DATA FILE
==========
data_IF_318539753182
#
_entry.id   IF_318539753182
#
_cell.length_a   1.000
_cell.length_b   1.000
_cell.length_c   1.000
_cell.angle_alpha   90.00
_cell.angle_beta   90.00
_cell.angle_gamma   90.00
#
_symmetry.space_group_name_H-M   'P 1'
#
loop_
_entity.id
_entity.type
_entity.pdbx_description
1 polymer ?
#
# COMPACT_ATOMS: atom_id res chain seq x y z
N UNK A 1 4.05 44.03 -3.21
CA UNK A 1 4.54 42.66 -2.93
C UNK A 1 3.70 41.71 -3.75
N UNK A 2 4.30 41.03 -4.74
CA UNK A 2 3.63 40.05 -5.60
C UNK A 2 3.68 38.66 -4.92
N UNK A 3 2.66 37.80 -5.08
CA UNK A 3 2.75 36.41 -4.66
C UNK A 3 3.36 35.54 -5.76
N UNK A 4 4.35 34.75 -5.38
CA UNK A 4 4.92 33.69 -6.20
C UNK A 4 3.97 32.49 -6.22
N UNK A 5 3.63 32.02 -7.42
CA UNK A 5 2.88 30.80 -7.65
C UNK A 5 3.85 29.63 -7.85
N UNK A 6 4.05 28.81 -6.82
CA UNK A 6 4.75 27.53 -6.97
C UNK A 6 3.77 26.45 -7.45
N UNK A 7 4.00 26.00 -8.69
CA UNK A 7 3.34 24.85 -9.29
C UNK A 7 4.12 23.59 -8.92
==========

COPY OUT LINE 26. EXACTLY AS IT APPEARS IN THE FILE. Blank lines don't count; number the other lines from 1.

C UNK A 2 3.68 38.66 -4.92